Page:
[Haskell-cafe] Re: A question about functional dependencies
andexistential
Claus Reinke
claus.reinke at talk21.com
Thu Mar 29 05:01:32 EDT 2007
readers of this thread might find ghc ticket #1241 relevant
http://hackage.haskell.org/trac/ghc/ticket/1241
>>>> class T root pos sel | pos -> root, root -> sel where
>>>> f :: pos -> sel -> Bool
>>>> instance T root (Any root) sel
>
>> But the same applies to the second functional dependency and the type
>> variable sel. Every instantiation of root determines the instantiation
>> of sel. And that forbids instance T Int (Any Int) Bool and instance T
>> Int (Any Int) Int inside the same scope, doesn't it?
>
> Indeed that is your intent, expressed in the functional dependency.
> ..
then i wonder why that intent is not taken into account in the semantics you
outline, which is widely used, but stems from the days before functional
dependencies.
> In our example, an unground
> instance |instance T root (Any root) sel| is equivalent to a set of
> ground instances where |root| and |sel| are replaced with all possible
> ground types. Including
> instance T Int (Any Int) Bool
> instance T Int (Any Int) Int
> These two instances are in the model for
> `instance T root (Any root) sel'.
yes, but are they still in the model for that instance _under the dependency_?
instance T root (Any root) sel | Any root->root,root->sel
the difference seems a bit like that between these two qualified lists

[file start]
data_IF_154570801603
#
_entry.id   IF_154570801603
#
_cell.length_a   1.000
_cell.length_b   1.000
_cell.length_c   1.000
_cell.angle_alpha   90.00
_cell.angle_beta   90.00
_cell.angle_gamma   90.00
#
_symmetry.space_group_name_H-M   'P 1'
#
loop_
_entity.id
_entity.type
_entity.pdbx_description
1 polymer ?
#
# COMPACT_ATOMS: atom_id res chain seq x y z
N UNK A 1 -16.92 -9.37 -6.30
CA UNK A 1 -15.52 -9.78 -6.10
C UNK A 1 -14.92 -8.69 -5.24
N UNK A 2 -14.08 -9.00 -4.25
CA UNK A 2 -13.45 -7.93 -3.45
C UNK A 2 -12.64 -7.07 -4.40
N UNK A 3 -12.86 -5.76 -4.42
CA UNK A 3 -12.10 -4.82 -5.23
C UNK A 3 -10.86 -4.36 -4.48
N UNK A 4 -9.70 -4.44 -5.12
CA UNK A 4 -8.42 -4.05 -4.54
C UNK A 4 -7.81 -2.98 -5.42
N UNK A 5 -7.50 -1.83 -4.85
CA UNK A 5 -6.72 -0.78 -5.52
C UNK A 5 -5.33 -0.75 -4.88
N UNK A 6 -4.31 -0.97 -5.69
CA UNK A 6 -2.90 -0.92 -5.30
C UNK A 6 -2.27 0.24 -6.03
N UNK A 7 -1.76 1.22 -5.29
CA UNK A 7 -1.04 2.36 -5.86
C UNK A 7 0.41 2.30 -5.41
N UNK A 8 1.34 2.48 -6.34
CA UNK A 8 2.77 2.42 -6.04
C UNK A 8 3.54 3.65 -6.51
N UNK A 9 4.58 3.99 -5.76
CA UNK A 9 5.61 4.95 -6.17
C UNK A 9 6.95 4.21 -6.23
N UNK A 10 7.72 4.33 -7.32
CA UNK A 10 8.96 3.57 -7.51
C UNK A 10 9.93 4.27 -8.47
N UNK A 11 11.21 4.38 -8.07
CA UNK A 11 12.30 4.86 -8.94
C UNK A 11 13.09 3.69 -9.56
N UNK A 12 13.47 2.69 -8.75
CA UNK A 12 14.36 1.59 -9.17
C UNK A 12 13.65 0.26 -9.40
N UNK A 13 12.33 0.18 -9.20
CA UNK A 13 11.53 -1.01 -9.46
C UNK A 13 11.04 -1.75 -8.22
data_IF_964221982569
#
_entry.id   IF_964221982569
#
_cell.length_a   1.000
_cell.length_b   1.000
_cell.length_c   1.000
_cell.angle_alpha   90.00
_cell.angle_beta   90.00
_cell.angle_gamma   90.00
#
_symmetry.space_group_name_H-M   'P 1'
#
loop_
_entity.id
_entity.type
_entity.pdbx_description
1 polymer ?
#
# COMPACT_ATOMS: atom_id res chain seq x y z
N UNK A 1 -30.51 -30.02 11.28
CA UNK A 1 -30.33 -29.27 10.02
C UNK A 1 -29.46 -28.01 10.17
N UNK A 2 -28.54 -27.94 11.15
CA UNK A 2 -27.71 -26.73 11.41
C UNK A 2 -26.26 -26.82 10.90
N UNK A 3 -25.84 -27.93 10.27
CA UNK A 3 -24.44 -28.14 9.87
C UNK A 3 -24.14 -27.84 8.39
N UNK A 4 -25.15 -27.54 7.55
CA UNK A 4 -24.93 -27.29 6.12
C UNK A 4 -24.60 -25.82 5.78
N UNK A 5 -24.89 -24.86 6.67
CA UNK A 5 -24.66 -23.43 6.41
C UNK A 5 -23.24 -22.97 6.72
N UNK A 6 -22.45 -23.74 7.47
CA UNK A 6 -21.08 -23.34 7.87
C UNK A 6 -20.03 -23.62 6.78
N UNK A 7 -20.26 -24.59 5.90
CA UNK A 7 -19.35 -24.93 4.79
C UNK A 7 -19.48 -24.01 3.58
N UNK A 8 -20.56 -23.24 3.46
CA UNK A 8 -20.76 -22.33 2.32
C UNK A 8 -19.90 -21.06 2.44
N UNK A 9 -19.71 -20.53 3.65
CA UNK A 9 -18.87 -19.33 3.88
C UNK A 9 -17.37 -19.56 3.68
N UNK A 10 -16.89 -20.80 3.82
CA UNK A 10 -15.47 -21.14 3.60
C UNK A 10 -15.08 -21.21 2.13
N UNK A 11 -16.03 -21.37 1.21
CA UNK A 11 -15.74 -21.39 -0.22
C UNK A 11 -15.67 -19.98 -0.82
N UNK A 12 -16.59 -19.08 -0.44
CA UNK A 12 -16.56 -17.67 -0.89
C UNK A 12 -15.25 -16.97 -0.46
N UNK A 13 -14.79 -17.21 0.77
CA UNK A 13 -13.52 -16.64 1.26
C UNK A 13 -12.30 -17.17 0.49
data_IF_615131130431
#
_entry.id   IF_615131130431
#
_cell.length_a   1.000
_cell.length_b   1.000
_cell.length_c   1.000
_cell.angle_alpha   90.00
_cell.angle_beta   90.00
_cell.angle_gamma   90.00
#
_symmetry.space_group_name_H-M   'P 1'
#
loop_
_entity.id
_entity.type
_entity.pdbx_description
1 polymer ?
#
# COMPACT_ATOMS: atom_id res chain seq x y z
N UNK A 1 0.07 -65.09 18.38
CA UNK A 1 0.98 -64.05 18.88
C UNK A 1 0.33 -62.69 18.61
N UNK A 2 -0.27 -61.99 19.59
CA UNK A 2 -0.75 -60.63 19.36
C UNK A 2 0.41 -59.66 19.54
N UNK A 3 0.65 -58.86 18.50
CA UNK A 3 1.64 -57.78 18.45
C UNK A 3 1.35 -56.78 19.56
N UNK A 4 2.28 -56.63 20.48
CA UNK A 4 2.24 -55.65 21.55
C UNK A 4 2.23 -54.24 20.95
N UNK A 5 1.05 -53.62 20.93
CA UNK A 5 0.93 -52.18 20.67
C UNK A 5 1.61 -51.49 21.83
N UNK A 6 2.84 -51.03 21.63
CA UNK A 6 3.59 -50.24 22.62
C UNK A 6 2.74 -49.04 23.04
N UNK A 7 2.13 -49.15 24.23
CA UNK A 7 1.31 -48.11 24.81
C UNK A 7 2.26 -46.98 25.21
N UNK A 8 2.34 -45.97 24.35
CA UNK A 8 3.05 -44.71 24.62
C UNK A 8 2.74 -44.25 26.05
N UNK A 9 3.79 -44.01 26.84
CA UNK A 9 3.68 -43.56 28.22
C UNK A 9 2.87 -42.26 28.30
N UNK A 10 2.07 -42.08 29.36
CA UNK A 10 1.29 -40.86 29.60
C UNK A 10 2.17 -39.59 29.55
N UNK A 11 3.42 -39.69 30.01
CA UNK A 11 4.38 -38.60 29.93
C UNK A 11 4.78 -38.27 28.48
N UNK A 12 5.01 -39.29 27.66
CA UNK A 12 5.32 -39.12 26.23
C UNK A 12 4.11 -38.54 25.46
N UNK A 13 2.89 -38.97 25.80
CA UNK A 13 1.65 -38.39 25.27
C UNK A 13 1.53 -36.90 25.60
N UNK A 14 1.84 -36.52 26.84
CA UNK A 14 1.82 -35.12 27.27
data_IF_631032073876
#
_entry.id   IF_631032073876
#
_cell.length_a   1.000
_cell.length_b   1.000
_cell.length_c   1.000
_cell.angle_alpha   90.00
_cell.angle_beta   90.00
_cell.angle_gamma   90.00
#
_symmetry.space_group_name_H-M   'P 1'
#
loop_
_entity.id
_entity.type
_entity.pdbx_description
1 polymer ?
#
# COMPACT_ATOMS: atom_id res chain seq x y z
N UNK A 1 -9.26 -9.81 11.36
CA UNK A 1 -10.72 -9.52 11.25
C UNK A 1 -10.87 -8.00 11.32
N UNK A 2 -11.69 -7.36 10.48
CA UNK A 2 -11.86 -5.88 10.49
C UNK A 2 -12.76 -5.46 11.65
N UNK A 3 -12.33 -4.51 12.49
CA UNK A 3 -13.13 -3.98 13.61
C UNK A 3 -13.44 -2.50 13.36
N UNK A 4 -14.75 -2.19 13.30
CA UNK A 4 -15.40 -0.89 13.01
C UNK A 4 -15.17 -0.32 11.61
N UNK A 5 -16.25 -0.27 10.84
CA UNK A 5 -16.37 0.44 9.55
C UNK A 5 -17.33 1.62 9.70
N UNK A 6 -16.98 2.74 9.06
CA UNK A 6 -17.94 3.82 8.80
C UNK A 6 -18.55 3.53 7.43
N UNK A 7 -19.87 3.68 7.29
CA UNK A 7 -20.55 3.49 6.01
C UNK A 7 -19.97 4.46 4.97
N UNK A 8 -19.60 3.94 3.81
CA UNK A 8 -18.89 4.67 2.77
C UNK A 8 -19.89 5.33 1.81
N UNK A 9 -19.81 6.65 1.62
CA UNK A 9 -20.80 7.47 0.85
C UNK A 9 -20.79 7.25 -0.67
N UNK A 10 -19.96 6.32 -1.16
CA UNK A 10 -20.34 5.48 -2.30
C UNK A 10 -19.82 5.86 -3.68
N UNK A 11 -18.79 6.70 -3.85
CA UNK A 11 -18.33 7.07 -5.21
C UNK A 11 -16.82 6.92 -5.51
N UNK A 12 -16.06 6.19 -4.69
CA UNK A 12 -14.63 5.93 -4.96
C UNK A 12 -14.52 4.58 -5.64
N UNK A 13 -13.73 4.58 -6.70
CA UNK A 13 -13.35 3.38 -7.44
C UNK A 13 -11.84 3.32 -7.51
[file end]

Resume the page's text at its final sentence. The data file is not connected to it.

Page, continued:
[instance T root (Any root) sel | root<-types,sel<-types]
vs
[instance T root (Any root) sel | root<-types,sel<-types,Any root->root,root->sel]
where one can either complain that some elements of the first list do not fulfill
some of the qualifiers in the second, or one can filter out those elements, and
see whether the remainder is useable.
or qualified types, if we see functional dependencies as type predicates
f :: T root pos sel => pos -> sel -> Bool
vs
f :: (T root pos sel,pos->root,root->sel) => pos -> sel -> Bool
where one can either complain that f isn't as polymorphic as the first type suggests,
or one can take the additional type qualifiers into account.
i'm not sure i have an opinion about all this anymore - it used to seem obvious to me
that FDs, like qualified types, restrict polymorphism. but it has also become obvious
that not everyone agrees with what i thought was the straightforward interpretation.
i would be interested, however, if you -or anyone else who hasn't given up on FDs
yet, could elaborate on what is wrong with this interpretation?
thanks,
claus
ps i don't think that questions like this will simply go away by switching to a
different front-end, like associated types.
> A set of instances, an
> implementation of a type class, must satisfy the interface, that is,
> constraints imposed by the class declaration, including the functional
> dependency constraints. In our example, any implementation of T must
> satisfy root -> sel constraints. The above two instances show there
> exists a model of T where the functional dependency is
> violated. That's why both GHC 6.4 and Hugs reject the instance. Again,
> it is a mystery why GHC 6.6 accepts it.
More information about the Haskell-Cafe
mailing list